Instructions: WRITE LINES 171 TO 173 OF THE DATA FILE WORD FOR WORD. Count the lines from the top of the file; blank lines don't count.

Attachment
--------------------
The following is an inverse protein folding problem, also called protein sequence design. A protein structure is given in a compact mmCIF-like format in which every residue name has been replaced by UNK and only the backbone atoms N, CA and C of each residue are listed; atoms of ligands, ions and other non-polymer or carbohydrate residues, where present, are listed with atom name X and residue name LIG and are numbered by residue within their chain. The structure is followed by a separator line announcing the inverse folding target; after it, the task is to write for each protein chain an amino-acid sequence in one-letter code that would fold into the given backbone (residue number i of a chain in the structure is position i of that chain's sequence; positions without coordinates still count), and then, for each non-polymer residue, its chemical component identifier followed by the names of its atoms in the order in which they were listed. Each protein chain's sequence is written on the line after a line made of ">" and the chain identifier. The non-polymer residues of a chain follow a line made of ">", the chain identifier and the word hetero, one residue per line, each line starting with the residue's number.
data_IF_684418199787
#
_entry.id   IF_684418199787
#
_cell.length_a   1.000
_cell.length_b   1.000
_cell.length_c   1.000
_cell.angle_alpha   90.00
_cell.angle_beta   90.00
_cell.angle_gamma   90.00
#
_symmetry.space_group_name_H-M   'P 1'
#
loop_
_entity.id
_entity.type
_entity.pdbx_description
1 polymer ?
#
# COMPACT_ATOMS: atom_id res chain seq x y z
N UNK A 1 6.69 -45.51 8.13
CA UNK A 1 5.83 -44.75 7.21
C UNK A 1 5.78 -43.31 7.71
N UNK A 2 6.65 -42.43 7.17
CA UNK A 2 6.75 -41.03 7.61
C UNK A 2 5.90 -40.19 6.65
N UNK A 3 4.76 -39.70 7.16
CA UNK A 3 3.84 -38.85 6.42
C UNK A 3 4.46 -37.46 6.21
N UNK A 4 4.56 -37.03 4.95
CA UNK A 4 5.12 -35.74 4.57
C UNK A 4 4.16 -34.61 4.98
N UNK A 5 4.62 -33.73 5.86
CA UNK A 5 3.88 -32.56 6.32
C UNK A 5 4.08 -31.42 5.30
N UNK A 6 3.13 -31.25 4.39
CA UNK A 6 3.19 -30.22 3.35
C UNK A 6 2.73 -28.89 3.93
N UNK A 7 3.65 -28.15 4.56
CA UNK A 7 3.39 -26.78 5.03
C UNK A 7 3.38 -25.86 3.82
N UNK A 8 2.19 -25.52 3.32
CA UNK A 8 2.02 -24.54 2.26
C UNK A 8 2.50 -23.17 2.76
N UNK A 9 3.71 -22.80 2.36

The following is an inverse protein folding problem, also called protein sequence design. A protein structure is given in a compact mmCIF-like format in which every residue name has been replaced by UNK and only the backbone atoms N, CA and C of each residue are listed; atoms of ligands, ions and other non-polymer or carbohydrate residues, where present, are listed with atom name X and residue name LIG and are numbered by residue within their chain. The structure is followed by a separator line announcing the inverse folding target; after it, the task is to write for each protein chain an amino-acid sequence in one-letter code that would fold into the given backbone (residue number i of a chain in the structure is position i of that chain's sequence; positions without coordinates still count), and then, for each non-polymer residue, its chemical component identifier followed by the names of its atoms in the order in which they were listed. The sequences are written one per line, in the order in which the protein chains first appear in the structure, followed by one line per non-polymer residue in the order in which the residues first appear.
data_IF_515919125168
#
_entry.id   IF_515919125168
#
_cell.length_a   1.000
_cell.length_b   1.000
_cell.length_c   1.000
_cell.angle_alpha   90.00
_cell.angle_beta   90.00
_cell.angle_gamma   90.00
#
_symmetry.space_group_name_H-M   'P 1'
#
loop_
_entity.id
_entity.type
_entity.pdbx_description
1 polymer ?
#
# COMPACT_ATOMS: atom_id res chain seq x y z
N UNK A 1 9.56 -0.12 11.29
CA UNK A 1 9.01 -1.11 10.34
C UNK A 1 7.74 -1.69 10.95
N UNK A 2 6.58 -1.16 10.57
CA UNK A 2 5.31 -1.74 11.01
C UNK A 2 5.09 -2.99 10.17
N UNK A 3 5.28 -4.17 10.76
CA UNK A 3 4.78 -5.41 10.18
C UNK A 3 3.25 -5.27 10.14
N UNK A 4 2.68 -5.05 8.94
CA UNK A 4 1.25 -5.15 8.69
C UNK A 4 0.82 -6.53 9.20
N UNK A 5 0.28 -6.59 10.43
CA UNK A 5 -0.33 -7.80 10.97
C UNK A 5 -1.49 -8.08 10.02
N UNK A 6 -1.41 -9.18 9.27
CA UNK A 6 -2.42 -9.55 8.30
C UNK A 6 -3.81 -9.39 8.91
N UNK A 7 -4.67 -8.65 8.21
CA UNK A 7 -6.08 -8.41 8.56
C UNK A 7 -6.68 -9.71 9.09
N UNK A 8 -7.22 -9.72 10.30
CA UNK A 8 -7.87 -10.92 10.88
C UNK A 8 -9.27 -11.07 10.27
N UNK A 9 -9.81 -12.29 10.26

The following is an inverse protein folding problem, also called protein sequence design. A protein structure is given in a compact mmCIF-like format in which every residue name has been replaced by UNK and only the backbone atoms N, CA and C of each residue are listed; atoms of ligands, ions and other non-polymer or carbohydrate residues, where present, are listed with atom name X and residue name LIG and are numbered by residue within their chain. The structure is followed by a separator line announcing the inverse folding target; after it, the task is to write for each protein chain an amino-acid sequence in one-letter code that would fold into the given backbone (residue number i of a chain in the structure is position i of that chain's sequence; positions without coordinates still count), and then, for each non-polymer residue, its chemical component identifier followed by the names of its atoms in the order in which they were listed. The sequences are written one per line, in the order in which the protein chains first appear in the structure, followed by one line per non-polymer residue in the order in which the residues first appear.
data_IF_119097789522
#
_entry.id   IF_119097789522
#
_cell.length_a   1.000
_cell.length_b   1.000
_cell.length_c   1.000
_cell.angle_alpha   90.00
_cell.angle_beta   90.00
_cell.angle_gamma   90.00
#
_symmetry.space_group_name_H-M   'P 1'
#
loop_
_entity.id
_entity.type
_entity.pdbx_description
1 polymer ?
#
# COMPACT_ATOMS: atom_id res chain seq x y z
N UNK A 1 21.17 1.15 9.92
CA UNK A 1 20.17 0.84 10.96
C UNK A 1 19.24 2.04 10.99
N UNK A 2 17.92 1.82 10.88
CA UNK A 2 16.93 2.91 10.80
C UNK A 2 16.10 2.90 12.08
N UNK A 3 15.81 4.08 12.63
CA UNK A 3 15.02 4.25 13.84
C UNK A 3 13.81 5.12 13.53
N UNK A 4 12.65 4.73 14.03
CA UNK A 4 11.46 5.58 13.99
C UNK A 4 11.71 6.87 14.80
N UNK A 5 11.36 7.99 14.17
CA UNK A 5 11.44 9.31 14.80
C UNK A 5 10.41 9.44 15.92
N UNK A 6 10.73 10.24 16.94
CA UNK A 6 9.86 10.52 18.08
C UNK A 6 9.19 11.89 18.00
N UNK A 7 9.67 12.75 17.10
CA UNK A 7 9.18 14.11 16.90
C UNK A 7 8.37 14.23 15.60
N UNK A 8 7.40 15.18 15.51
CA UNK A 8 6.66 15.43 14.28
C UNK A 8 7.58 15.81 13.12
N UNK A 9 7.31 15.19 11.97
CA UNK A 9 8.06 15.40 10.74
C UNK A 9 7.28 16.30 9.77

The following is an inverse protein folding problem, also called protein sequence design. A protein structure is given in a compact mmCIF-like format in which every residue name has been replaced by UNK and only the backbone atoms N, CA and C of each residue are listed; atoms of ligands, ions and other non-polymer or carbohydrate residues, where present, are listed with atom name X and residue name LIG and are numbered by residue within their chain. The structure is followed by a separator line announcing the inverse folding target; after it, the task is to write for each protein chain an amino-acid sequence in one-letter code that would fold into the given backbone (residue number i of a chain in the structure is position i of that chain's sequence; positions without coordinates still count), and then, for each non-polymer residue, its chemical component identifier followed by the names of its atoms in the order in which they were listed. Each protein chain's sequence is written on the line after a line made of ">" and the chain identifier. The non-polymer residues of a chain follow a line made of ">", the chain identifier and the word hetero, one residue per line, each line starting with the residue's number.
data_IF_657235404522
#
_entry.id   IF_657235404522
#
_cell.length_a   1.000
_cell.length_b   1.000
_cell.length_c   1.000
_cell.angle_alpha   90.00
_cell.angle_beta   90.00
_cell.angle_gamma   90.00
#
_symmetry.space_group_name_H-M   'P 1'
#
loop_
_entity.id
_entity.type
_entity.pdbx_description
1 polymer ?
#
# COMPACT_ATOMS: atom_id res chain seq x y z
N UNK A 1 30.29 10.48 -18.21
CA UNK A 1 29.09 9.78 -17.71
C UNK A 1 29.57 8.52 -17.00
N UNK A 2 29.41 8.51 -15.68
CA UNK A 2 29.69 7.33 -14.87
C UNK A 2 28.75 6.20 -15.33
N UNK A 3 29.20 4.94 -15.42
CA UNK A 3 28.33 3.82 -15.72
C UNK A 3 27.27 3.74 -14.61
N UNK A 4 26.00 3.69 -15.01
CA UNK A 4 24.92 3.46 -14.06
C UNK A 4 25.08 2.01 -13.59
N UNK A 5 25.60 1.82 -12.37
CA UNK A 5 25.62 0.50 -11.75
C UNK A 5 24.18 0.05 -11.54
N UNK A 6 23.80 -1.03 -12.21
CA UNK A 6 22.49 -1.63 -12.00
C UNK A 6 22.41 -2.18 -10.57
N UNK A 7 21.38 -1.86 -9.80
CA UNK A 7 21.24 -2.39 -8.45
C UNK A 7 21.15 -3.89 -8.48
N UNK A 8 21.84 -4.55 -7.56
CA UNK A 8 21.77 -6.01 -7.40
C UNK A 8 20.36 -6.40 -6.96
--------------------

N UNK A 4 26.00 3.69 -15.01
CA UNK A 4 24.92 3.46 -14.06
C UNK A 4 25.08 2.01 -13.59